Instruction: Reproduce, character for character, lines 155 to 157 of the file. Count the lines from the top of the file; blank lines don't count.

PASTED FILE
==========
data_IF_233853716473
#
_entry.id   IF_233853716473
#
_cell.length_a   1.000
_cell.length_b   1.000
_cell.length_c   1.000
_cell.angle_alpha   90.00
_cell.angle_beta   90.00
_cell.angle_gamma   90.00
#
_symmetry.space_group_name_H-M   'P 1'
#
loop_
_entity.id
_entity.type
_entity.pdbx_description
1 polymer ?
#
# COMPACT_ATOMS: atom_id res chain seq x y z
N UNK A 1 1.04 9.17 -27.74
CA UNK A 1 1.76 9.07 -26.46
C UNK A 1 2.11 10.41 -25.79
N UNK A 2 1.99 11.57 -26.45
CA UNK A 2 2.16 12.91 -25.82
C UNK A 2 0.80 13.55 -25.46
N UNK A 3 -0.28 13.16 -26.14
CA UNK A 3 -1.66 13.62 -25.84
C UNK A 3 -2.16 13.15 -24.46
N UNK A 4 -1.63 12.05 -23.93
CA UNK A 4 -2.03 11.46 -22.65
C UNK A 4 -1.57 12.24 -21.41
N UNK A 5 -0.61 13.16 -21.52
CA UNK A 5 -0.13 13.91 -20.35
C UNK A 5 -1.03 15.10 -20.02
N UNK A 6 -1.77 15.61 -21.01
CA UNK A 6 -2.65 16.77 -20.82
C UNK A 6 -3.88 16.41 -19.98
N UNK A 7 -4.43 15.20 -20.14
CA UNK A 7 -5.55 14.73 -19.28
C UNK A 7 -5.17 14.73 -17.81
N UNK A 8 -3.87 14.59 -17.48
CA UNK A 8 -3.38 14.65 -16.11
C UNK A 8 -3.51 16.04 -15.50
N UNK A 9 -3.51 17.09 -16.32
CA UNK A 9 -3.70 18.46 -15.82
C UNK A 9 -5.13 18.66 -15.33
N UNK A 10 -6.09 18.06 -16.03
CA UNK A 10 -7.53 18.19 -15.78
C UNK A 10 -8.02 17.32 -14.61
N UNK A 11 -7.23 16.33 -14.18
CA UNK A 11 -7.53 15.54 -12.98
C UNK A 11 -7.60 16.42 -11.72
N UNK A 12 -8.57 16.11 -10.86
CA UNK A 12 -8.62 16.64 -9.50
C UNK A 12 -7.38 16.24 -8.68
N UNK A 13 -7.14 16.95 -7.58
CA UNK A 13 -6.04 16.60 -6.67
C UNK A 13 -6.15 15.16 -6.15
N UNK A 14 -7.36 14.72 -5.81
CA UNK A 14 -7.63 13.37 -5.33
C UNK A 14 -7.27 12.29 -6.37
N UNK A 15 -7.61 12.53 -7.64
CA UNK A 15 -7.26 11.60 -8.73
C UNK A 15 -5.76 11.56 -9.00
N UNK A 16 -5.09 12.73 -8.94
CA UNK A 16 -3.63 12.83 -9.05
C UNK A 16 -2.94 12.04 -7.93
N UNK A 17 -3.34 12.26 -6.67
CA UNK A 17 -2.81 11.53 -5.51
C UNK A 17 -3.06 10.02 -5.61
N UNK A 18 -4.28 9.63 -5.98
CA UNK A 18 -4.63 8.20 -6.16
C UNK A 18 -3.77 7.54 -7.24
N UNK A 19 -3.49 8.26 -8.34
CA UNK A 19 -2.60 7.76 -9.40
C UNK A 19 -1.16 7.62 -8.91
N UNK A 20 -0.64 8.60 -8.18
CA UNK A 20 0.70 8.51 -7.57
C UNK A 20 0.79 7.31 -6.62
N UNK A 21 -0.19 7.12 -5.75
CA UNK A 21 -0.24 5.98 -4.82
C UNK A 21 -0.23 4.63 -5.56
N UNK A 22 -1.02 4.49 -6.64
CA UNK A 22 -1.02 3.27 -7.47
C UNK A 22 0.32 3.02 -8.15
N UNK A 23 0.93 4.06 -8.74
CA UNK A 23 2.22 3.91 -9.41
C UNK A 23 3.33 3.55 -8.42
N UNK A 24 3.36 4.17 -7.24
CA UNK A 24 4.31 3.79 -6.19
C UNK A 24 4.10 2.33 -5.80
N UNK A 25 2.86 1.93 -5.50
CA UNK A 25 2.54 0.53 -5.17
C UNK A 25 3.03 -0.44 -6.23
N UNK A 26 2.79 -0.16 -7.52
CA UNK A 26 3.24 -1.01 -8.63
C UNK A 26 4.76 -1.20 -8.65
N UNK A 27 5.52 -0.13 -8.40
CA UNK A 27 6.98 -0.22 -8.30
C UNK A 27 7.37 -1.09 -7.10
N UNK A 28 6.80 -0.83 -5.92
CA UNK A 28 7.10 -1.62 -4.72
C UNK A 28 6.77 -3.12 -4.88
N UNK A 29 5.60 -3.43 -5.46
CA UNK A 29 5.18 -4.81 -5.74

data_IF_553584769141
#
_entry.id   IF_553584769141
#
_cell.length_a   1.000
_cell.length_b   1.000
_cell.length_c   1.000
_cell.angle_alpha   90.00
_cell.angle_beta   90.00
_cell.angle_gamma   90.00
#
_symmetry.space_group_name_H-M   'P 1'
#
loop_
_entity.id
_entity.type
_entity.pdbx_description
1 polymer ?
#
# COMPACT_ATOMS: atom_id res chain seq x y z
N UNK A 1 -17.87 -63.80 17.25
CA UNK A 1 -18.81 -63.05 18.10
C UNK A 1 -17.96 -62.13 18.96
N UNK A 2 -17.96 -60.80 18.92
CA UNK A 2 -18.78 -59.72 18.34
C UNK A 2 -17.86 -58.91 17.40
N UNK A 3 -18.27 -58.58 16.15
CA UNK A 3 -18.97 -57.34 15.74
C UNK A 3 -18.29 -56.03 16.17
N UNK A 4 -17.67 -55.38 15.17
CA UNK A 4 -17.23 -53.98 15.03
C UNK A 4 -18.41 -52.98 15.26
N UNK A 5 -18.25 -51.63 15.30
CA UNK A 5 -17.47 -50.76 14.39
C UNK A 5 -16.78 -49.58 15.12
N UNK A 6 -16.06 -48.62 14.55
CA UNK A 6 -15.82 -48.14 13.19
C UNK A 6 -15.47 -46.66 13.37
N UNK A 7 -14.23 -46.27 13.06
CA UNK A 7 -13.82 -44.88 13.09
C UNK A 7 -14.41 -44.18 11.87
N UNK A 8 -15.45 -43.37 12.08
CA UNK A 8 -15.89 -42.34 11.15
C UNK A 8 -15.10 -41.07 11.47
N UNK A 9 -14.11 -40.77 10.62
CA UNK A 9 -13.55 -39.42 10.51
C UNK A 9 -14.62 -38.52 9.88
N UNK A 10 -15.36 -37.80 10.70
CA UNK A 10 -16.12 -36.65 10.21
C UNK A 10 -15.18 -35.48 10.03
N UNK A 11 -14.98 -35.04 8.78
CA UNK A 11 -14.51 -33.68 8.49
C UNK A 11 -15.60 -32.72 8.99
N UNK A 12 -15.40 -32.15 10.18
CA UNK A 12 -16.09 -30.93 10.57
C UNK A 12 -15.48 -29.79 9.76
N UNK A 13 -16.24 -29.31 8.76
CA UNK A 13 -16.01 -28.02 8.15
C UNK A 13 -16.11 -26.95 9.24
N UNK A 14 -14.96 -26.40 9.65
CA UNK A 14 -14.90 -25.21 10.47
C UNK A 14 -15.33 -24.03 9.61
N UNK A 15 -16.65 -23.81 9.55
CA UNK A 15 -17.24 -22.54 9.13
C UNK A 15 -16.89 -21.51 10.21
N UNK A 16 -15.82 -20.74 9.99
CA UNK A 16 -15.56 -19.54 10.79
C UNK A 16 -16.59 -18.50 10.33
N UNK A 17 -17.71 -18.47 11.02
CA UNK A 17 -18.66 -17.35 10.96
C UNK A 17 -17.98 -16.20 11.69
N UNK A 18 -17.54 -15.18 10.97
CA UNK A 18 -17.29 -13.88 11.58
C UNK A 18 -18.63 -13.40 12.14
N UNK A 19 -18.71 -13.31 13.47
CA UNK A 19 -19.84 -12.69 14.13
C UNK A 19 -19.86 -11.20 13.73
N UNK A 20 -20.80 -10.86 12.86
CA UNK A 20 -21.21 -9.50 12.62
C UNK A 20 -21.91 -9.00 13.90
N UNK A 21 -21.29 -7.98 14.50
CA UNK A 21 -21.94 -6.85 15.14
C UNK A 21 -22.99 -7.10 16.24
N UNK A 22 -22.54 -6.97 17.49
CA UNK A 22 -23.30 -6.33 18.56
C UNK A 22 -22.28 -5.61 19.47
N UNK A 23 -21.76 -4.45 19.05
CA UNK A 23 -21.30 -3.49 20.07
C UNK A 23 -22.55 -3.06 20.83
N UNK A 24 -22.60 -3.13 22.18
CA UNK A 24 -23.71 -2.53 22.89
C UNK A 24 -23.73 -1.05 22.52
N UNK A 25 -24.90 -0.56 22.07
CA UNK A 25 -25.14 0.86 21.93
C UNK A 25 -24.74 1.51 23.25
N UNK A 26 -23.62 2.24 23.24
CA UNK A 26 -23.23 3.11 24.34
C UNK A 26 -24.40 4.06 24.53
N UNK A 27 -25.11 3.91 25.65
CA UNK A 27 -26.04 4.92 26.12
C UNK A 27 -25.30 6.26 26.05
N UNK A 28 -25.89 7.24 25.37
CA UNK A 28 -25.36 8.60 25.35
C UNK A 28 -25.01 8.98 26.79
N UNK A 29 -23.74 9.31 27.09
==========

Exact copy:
CA UNK A 10 -16.12 -36.65 10.21
C UNK A 10 -15.18 -35.48 10.03
N UNK A 11 -14.98 -35.04 8.78